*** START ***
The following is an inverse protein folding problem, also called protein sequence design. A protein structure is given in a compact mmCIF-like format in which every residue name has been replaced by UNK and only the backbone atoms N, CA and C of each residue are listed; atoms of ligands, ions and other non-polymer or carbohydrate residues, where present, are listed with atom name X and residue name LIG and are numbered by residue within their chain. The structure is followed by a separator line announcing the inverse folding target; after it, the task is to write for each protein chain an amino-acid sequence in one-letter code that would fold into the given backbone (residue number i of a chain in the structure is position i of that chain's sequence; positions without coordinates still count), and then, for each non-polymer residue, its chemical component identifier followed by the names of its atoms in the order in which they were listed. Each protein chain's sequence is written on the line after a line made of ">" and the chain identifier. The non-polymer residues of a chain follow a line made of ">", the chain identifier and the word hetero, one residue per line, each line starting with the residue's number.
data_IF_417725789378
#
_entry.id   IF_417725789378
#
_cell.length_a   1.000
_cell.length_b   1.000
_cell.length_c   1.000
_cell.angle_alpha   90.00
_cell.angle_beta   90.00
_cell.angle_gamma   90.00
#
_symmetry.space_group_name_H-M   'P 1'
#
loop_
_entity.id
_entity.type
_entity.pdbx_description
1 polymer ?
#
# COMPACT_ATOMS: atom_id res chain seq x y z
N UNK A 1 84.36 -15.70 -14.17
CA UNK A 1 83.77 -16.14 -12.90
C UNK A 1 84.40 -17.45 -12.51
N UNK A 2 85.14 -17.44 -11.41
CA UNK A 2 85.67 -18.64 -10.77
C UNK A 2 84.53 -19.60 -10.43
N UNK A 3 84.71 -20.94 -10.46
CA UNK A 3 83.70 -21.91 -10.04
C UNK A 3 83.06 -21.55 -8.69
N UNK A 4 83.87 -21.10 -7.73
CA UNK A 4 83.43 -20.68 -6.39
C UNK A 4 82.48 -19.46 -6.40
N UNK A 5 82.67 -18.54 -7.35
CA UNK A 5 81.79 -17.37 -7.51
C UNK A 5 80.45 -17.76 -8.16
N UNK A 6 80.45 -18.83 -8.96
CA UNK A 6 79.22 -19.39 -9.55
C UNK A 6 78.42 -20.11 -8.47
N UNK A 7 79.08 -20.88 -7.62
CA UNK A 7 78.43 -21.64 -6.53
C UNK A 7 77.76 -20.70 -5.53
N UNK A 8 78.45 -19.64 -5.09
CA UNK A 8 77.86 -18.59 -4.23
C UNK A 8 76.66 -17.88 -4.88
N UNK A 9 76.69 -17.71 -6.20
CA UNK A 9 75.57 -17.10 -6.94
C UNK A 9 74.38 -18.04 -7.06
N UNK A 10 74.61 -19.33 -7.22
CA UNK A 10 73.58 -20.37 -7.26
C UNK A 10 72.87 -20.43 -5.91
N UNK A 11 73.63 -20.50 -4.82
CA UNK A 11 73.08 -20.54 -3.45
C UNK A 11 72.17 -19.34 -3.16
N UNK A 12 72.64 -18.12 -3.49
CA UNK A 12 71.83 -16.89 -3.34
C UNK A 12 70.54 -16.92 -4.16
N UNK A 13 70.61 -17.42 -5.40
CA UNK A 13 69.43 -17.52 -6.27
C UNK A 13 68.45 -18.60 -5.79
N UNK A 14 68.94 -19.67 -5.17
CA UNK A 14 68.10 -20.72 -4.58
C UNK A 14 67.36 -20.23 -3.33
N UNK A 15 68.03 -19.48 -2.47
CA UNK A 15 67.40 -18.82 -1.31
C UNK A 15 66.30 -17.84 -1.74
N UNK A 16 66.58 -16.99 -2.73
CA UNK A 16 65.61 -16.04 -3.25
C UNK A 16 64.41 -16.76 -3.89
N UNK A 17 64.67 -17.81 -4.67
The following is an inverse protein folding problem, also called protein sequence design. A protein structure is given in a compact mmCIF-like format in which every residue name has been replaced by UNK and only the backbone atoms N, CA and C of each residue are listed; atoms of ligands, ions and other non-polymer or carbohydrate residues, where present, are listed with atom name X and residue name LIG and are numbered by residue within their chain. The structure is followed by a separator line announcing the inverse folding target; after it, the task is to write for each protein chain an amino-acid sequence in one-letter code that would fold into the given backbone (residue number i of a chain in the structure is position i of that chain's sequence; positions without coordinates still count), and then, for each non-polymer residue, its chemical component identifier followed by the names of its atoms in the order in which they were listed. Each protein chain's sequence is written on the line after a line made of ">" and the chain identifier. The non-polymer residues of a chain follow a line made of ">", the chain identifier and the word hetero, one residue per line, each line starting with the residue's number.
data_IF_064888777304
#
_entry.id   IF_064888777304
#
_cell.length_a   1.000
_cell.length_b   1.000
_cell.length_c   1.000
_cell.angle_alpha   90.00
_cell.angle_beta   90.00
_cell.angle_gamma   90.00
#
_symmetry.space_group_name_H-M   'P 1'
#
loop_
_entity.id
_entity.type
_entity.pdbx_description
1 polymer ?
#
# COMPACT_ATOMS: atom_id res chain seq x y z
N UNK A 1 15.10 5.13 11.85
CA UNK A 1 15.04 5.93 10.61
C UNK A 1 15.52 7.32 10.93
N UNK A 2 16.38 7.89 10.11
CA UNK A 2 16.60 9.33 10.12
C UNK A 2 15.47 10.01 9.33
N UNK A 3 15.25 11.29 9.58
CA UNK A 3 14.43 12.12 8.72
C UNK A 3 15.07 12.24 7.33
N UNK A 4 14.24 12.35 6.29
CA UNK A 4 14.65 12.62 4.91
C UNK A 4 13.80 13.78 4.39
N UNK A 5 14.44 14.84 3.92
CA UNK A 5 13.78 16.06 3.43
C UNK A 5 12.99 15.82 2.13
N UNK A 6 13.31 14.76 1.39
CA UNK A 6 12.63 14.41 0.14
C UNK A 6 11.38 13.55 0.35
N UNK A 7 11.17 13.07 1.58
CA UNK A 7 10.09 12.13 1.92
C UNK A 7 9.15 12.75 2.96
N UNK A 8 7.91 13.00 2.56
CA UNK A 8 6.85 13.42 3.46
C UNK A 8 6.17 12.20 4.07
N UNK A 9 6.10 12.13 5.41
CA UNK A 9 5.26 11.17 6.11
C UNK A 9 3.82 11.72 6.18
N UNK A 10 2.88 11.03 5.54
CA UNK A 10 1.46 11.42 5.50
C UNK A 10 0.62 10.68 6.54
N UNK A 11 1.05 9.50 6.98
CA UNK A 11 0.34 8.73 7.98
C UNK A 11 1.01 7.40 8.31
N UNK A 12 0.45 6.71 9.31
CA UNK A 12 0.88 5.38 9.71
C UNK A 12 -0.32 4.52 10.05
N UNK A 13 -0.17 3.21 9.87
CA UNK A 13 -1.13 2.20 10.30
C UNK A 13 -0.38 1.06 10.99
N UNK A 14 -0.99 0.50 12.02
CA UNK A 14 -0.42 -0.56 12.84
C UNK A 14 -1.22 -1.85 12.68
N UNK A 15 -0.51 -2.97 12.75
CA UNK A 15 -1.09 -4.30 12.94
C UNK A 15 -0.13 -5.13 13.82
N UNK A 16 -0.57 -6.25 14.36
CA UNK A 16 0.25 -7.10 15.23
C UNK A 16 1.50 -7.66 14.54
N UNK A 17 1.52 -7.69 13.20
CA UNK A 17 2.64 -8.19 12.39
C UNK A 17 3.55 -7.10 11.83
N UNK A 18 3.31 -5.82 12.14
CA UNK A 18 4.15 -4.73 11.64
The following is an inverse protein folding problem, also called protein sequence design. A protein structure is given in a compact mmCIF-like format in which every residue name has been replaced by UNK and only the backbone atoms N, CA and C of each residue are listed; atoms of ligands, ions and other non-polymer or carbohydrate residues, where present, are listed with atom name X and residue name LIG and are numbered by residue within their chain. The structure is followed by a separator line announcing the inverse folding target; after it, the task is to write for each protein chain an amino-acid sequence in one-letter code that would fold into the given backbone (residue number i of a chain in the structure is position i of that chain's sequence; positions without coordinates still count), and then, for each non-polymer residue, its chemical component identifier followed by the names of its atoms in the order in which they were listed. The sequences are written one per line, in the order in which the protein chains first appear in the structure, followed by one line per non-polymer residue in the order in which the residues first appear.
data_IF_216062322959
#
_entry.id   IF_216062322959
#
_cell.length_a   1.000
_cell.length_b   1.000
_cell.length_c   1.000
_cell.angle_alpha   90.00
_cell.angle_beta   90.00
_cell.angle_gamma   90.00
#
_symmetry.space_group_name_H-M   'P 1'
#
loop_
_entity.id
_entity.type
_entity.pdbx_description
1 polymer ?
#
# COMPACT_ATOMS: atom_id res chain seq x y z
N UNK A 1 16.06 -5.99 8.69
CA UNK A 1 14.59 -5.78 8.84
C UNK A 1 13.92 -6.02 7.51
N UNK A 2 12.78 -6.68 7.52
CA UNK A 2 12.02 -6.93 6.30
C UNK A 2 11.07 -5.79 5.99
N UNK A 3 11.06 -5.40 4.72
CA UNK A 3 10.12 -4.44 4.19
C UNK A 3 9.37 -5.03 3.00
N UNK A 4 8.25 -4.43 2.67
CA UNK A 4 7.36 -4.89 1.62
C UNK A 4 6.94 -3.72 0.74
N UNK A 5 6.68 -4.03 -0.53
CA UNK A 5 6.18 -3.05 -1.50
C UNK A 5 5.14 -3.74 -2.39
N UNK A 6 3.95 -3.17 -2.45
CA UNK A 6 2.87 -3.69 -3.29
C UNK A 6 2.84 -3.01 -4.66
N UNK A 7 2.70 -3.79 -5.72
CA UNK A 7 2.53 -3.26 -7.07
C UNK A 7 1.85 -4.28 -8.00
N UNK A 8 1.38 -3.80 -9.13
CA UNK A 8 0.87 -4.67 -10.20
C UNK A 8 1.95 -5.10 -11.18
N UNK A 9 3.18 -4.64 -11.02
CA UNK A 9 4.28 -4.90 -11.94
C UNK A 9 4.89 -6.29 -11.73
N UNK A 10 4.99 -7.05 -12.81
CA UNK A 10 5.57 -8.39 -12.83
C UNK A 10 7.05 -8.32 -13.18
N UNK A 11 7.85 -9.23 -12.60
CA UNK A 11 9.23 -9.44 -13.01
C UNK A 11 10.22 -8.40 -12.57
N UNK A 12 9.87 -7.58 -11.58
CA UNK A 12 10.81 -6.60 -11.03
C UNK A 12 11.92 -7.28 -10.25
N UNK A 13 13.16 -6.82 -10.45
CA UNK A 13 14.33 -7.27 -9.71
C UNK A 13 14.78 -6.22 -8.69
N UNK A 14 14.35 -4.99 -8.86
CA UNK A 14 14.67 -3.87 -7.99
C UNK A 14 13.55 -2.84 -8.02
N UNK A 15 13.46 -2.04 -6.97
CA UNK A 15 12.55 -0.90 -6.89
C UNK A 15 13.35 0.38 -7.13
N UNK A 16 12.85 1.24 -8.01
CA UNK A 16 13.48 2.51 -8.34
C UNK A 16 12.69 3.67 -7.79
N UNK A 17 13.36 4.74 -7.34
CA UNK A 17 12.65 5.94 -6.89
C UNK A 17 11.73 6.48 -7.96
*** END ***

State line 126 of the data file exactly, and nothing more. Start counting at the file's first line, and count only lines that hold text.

CA UNK A 12 0.88 5.38 9.71